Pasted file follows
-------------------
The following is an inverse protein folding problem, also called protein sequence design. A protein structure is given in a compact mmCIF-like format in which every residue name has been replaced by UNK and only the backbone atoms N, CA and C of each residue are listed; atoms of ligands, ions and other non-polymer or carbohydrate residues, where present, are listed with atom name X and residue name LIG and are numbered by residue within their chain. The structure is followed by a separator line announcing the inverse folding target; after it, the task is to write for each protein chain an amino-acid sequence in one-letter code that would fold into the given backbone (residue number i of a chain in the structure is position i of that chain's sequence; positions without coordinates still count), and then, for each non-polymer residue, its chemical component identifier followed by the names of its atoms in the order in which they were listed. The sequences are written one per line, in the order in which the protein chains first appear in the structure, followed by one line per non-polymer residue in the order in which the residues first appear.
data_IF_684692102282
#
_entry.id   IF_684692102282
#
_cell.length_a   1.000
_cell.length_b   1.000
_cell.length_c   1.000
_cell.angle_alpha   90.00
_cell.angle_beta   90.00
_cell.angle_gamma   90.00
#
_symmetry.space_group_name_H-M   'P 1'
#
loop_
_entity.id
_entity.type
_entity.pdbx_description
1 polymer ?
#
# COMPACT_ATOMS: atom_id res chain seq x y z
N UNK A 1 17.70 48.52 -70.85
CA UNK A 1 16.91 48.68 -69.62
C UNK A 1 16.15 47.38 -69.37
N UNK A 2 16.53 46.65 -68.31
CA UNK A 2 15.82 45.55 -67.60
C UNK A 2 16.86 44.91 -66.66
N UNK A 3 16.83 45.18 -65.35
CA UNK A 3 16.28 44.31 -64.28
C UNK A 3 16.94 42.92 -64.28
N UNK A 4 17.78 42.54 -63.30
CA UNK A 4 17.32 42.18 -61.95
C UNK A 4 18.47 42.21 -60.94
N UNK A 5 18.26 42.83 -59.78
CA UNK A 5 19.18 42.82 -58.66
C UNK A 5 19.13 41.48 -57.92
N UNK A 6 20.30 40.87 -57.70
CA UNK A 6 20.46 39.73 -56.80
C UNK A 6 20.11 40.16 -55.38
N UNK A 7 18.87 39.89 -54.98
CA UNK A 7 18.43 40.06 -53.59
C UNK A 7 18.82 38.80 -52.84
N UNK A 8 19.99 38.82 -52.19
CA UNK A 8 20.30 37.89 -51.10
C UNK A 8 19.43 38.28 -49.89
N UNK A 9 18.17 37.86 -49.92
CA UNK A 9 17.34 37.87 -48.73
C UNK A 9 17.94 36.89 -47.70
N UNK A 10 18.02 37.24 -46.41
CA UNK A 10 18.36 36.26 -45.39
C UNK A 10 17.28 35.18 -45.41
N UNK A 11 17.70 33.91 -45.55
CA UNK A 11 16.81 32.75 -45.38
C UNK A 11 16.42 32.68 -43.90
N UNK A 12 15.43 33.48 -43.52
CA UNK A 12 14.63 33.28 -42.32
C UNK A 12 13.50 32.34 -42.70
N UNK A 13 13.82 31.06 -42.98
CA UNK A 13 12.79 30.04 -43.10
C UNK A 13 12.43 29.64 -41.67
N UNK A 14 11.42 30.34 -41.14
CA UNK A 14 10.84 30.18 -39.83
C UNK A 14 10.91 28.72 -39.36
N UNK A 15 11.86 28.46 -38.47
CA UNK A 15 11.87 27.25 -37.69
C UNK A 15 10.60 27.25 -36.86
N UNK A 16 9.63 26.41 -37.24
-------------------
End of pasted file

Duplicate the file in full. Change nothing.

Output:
The following is an inverse protein folding problem, also called protein sequence design. A protein structure is given in a compact mmCIF-like format in which every residue name has been replaced by UNK and only the backbone atoms N, CA and C of each residue are listed; atoms of ligands, ions and other non-polymer or carbohydrate residues, where present, are listed with atom name X and residue name LIG and are numbered by residue within their chain. The structure is followed by a separator line announcing the inverse folding target; after it, the task is to write for each protein chain an amino-acid sequence in one-letter code that would fold into the given backbone (residue number i of a chain in the structure is position i of that chain's sequence; positions without coordinates still count), and then, for each non-polymer residue, its chemical component identifier followed by the names of its atoms in the order in which they were listed. The sequences are written one per line, in the order in which the protein chains first appear in the structure, followed by one line per non-polymer residue in the order in which the residues first appear.
data_IF_684692102282
#
_entry.id   IF_684692102282
#
_cell.length_a   1.000
_cell.length_b   1.000
_cell.length_c   1.000
_cell.angle_alpha   90.00
_cell.angle_beta   90.00
_cell.angle_gamma   90.00
#
_symmetry.space_group_name_H-M   'P 1'
#
loop_
_entity.id
_entity.type
_entity.pdbx_description
1 polymer ?
#
# COMPACT_ATOMS: atom_id res chain seq x y z
N UNK A 1 17.70 48.52 -70.85
CA UNK A 1 16.91 48.68 -69.62
C UNK A 1 16.15 47.38 -69.37
N UNK A 2 16.53 46.65 -68.31
CA UNK A 2 15.82 45.55 -67.60
C UNK A 2 16.86 44.91 -66.66
N UNK A 3 16.83 45.18 -65.35
CA UNK A 3 16.28 44.31 -64.28
C UNK A 3 16.94 42.92 -64.28
N UNK A 4 17.78 42.54 -63.30
CA UNK A 4 17.32 42.18 -61.95
C UNK A 4 18.47 42.21 -60.94
N UNK A 5 18.26 42.83 -59.78
CA UNK A 5 19.18 42.82 -58.66
C UNK A 5 19.13 41.48 -57.92
N UNK A 6 20.30 40.87 -57.70
CA UNK A 6 20.46 39.73 -56.80
C UNK A 6 20.11 40.16 -55.38
N UNK A 7 18.87 39.89 -54.98
CA UNK A 7 18.43 40.06 -53.59
C UNK A 7 18.82 38.80 -52.84
N UNK A 8 19.99 38.82 -52.19
CA UNK A 8 20.30 37.89 -51.10
C UNK A 8 19.43 38.28 -49.89
N UNK A 9 18.17 37.86 -49.92
CA UNK A 9 17.34 37.87 -48.73
C UNK A 9 17.94 36.89 -47.70
N UNK A 10 18.02 37.24 -46.41
CA UNK A 10 18.36 36.26 -45.39
C UNK A 10 17.28 35.18 -45.41
N UNK A 11 17.70 33.91 -45.55
CA UNK A 11 16.81 32.75 -45.38
C UNK A 11 16.42 32.68 -43.90
N UNK A 12 15.43 33.48 -43.52
CA UNK A 12 14.63 33.28 -42.32
C UNK A 12 13.50 32.34 -42.70
N UNK A 13 13.82 31.06 -42.98
CA UNK A 13 12.79 30.04 -43.10
C UNK A 13 12.43 29.64 -41.67
N UNK A 14 11.42 30.34 -41.14
CA UNK A 14 10.84 30.18 -39.83
C UNK A 14 10.91 28.72 -39.36
N UNK A 15 11.86 28.46 -38.47
CA UNK A 15 11.87 27.25 -37.69
C UNK A 15 10.60 27.25 -36.86
N UNK A 16 9.63 26.41 -37.24